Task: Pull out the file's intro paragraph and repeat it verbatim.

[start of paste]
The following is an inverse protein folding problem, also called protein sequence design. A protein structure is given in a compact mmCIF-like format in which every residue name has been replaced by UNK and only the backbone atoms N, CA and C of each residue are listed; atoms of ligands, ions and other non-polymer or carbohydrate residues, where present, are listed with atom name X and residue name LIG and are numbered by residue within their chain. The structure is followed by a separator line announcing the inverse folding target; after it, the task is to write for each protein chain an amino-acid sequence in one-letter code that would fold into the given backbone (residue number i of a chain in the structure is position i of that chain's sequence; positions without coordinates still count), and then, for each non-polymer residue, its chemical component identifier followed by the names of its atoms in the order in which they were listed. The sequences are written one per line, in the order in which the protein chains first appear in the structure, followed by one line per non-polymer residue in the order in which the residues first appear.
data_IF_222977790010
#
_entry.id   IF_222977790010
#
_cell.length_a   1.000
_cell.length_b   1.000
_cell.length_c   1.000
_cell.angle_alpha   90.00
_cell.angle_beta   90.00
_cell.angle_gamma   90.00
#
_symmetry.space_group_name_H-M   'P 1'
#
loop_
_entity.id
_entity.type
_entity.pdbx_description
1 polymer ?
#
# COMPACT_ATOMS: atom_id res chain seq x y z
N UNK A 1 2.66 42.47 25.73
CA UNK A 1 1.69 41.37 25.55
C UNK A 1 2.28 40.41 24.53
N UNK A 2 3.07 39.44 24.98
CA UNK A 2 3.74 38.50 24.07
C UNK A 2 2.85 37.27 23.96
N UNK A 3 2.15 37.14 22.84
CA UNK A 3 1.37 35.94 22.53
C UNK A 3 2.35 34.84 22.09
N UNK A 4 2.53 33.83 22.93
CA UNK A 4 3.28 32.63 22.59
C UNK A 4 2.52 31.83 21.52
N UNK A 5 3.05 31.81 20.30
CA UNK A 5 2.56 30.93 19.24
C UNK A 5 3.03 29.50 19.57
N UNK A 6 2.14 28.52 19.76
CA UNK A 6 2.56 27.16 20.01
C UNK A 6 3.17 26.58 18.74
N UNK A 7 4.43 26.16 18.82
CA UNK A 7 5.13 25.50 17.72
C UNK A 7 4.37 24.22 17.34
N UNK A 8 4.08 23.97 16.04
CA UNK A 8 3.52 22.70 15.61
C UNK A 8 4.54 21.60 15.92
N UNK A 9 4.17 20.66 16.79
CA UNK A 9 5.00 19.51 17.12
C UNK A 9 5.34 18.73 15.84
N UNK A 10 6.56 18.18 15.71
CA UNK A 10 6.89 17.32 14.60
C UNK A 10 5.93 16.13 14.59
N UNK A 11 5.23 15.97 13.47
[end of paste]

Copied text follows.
The following is an inverse protein folding problem, also called protein sequence design. A protein structure is given in a compact mmCIF-like format in which every residue name has been replaced by UNK and only the backbone atoms N, CA and C of each residue are listed; atoms of ligands, ions and other non-polymer or carbohydrate residues, where present, are listed with atom name X and residue name LIG and are numbered by residue within their chain. The structure is followed by a separator line announcing the inverse folding target; after it, the task is to write for each protein chain an amino-acid sequence in one-letter code that would fold into the given backbone (residue number i of a chain in the structure is position i of that chain's sequence; positions without coordinates still count), and then, for each non-polymer residue, its chemical component identifier followed by the names of its atoms in the order in which they were listed. The sequences are written one per line, in the order in which the protein chains first appear in the structure, followed by one line per non-polymer residue in the order in which the residues first appear.